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5 Signs It’s Time to Break up with a TV Show

You’ve been avoiding it for weeks, making up excuses and justifications for your absence. You just don’t know if you can devote hours to this relationship anymore. If this sounds like you and a once-beloved TV show, here’s how to tell if it’s time to break up.

The episodes keep piling up

This is usually the first sign of trouble. Of course, not everyone watches their shows live, but even if you DVR or watch on Hulu, chances are you’re at least catching the episode within a week of the original airing so you don’t accidentally catch a spoiler while scrolling through Twitter. But if you keep finding reasons not to watch and the numbers start to approach double digits, it might be time to ask yourself why you can’t catch up.

It’s getting harder to suspend your disbelief

Some TV shows require a certain amount of suspension of disbelief, or, as in the case of the mysterious smoke monster from Lost, a lot. If a premise that once felt rock solid to you starts to feel a little flimsy (ahem, The Walking Dead), it’s okay to step back and re-evaluate your commitment.

More questions than answers

TV shows that dive deep into their own mythology can be incredibly fun to watch. Westworld is a huge hit, thanks to incredible performances from Jeffrey Wright and Evan Rachel Wood, but also because it’s a puzzle the Internet loves to solve. The same goes for shows like Orphan Black, Sense8, and others that love to answer one question with three more. A few seasons of that kind of narrative rollercoaster can be taxing, though, so if your tolerance for ambiguity isn’t what it used to be, don’t be afraid to say, “It’s not you, it’s me.”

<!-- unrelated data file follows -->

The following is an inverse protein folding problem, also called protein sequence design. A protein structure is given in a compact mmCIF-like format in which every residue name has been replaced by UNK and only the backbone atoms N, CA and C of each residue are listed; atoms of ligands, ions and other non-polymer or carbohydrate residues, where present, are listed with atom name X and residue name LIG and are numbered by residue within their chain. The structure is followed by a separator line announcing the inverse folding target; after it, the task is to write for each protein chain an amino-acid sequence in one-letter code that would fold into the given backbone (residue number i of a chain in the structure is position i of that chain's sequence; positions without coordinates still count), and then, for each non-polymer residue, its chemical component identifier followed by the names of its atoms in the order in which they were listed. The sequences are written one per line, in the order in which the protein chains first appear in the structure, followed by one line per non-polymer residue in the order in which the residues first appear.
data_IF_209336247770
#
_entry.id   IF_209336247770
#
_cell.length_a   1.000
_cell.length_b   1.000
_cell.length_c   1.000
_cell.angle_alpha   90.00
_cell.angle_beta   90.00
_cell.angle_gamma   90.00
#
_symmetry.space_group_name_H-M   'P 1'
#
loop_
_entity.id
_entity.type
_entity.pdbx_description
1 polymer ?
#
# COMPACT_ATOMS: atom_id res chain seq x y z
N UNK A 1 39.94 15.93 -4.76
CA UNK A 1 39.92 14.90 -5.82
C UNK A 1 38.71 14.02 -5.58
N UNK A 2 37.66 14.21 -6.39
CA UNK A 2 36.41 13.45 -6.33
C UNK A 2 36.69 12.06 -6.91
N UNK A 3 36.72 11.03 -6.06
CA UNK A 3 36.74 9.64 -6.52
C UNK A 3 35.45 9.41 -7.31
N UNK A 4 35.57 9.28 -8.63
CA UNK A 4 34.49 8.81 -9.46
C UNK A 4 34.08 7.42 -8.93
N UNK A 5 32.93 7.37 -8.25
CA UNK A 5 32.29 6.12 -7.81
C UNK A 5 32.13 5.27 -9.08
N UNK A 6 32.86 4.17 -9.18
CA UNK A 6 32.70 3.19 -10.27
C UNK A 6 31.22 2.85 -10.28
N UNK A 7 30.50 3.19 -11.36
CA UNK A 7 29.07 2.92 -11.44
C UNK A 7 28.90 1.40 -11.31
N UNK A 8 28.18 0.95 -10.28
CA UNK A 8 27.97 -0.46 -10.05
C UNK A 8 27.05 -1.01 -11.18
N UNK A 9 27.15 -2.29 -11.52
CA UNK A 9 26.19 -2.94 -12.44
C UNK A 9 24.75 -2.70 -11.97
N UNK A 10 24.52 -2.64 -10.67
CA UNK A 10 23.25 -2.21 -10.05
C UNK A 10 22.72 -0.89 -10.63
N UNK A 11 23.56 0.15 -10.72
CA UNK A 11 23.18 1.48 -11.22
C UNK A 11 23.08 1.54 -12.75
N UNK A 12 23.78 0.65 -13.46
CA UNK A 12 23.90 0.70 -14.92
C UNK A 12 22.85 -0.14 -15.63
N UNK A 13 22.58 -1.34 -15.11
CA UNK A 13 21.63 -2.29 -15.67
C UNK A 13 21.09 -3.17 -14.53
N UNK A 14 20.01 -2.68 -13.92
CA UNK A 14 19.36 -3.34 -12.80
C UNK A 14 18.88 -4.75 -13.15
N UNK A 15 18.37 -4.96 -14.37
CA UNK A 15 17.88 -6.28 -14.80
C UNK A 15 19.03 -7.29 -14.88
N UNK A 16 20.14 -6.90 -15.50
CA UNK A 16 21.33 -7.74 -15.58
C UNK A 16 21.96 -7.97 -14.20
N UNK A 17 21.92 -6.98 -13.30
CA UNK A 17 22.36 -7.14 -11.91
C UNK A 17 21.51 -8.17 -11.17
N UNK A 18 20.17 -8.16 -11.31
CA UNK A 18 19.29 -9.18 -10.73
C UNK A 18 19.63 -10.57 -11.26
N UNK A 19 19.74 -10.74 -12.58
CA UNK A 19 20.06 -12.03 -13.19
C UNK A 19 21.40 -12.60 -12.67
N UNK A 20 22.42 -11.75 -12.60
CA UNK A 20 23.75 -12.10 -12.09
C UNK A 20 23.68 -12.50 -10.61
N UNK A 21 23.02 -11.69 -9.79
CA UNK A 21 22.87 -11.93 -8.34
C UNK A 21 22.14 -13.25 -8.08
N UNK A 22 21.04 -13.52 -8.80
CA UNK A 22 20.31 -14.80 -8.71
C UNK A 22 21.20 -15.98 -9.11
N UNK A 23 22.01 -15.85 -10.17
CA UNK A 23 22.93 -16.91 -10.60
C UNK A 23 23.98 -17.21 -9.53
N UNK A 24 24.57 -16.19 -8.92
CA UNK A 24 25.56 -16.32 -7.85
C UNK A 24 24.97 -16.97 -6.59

The tyranny of sunk cost

If you’re curious to keep up with a show but can’t fathom spending another 30 or 60 minutes a week on it, do yourself a favor and switch to recaps. I gave up on The Walking Dead way back in season three but still read the occasional recap, which is all the engagement I need with the often frustrating show. And who knows, taking a little break from a show from may even rekindle your love for it.

There’s a major shakeup

Between actors, producers, writers, and executives, there are a lot of moving parts in a successful TV show, and it’s inevitable that a show will undergo changes that will affect its personality, sometimes fundamentally. I loved the first season of Sleepy Hollow, which mixed historical drama with a clever time-travel element, but when the writers inexplicably torpedoed Abbie and Ichabod’s relationship in favor of an endless plot revolving around his witchy wife Katrina, I checked out. It can be hard to admit that shows change, but there’s no reason to stick around just because you were there for the beginning.

There’s a lot of television out there and you can’t watch all of it. So the next time you start to get stressed about all those episodes of Superstore in your queue, take a deep breath and remember that life is too short to waste it on bad TV.

ABOUT THE AUTHOR

Adrienne McIlvaine

Adrienne McIlvaine grew up on Long Island and now lives in Brooklyn. She has been writing about film, TV, music, and pop culture for over a decade, contributed film reviews to numerous publications, and covered several film festivals. She also has a background in copywriting, editing, and content writing.